By the mid-90’s, the entire political landscaped had flattened into two, fully separated, nationalized political parties. It was Madison and Washington’s nightmare come real.

Consequences of Totally Distinct Parties

At first blush, it might seem that having two, distinct parties would increase the likelihood of compromise. Unfortunately, it is exactly the opposite. In a situation where there are only two parties, there is little incentive for compromise. If the two parties are about equal in size, the party out of power can maximize its chances of getting power back by obstructing the other party. If the difference between the two parties is large, the majority party has no need to compromise with the minority party.

It is a recipe for either majority domination or gridlock.

Worse yet, since this system rewards magnification of differences between the two parties, they come to see the differences between them as existential. Only one in five Americans believes that voters of the opposite party share the same core American values. At this point, programs make less difference than identity. And since compromises on identity are the ultimate betrayal, there is less compromise.

Further, when a party convinces itself that America’s “true” cultural values hang in the balance, it believes every possible tactic is justified. In the book How Democracies Die, Levitsky and Ziblatt specifically identify  two practices that signal a slide into authoritarianism. One is that each party believes that whatever is within the letter of the law is okay, even it violates the spirit of the law. The other threatening practice is the loss of toleration of opposition, which similarly follows from a belief that one’s opponents are motivated by values intradiscally inimical to your view of the nation’s fundamentals.

All of this leads to ever more polarization since both sides believe they face existential threats and even those who would prefer a more moderate view have nowhere to go outside their party without walking away from their broader identify. See how quickly the “Never Trumpers” became reabsorbed into the Republican party. It wasn’t necessarily they grew to like Trump more. Rather, he was closer to their positions than Democrats—and those were the only two choices on offer.

The divide between our parties is hardened by the difference between urban and rural populations—Washington’s geographical split concern. While we tend to think in terms of “red” and “blue” states, the reality is that all urban areas are “blue” and all rural areas “red.” (In 2016, fewer than 10% of all counties were decided by less than 10%.) Even where there are “swing” districts, it is usually because the district has a combination of rural and urbanized voters.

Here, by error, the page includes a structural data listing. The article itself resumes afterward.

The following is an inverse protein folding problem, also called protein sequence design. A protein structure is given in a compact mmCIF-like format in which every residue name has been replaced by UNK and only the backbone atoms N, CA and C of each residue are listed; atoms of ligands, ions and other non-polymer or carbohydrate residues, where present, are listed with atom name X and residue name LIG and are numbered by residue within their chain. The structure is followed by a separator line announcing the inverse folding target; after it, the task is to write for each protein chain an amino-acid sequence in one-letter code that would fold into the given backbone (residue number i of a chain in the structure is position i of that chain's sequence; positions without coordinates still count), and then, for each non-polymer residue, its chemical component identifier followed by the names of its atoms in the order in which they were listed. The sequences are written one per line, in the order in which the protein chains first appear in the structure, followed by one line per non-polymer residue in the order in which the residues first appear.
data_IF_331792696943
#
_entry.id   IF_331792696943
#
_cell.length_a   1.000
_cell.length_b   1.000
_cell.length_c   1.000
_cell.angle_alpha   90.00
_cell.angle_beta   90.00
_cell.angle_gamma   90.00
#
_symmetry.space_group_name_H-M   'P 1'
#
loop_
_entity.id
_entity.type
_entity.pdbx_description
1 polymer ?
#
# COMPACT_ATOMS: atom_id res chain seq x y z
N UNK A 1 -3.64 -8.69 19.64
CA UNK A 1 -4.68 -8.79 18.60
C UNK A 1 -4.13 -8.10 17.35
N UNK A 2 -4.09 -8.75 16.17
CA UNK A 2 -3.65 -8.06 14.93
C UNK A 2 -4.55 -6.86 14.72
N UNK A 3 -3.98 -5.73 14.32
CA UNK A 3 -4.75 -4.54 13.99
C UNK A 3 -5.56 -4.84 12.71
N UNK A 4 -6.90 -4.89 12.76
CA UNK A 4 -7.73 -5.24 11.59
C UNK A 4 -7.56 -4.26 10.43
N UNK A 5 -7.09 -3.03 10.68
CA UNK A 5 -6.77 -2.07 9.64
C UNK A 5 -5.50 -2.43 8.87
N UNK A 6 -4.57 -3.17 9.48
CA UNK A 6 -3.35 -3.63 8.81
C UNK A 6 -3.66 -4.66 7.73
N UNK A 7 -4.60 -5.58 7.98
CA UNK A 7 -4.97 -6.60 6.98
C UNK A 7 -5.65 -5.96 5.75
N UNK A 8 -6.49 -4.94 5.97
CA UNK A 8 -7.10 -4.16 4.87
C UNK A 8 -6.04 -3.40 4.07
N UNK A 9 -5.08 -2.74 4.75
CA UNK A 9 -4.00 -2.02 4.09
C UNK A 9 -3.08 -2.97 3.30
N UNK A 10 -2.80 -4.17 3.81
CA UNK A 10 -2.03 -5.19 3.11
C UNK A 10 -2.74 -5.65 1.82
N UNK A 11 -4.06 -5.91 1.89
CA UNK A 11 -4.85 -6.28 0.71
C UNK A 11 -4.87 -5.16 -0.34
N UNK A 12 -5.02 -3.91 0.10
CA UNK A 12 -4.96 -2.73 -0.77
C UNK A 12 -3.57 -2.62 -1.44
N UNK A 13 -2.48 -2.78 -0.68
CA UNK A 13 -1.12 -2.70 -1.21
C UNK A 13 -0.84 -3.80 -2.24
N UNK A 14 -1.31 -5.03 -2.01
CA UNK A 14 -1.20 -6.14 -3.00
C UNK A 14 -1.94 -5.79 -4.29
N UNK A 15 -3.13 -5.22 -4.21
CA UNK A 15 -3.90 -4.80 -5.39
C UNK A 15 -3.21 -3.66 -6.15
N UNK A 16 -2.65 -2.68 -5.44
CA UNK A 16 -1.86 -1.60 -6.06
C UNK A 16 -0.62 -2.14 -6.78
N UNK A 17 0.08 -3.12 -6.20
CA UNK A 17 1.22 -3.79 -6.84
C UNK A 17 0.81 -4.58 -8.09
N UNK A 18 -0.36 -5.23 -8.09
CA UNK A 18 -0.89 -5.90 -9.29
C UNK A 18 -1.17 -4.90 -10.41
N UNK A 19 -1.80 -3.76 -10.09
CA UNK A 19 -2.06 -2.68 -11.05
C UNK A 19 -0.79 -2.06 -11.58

Following all these changes, it is not surprising that the pollical parties have explicitly politicized the judicial system, particularly important since the structure of American government gives more power to the judiciary than other countries. Court politicization is known to be a factor of further polarization.

All told, these factors make American politics polarized, probably more than anywhere else in the developed world. This is not unrelated to the fact that no other developed country has only two political parties with a winner-take-all system.

What Do We Do About It?

The key is to break up the totally muscle-bound binary party system. This doesn’t happen all at once—the two-party system is too much a fixture of our political imagination—but we can make improvements on it, many of them suggested in previous posts.

I’ll review them in my next post.

Author: mkbhhw

Mike Koetting’s career has been in health care policy and administration. But it has always been on the fringes of politics. His first job out of graduate school was conducting an evaluation of the Illinois Medicaid program for the Illinois Legislative Budget Office. In the following 40 years, he has been a health care provider, a researcher, a teacher, a regulator, a consultant and a payor. The biggest part of his career was 24 years as Vice President of Planning for the University of Chicago Medical Center. He retired from there in 2008, but in 2010 was asked to implement the ACA Medicaid expansion in Illinois, which kept him busy for another 5 years.

One thought on “The Road to Gridlock”

  1. Love your writing (as I always have, Mike!). Divisiveness in the US is clearly not a new phenom, but IMO the *range* of its impact seems to be growing these days. Sigh… 😦
    — j kev
    Sunday, 2022.05.08 @ 1940 EDT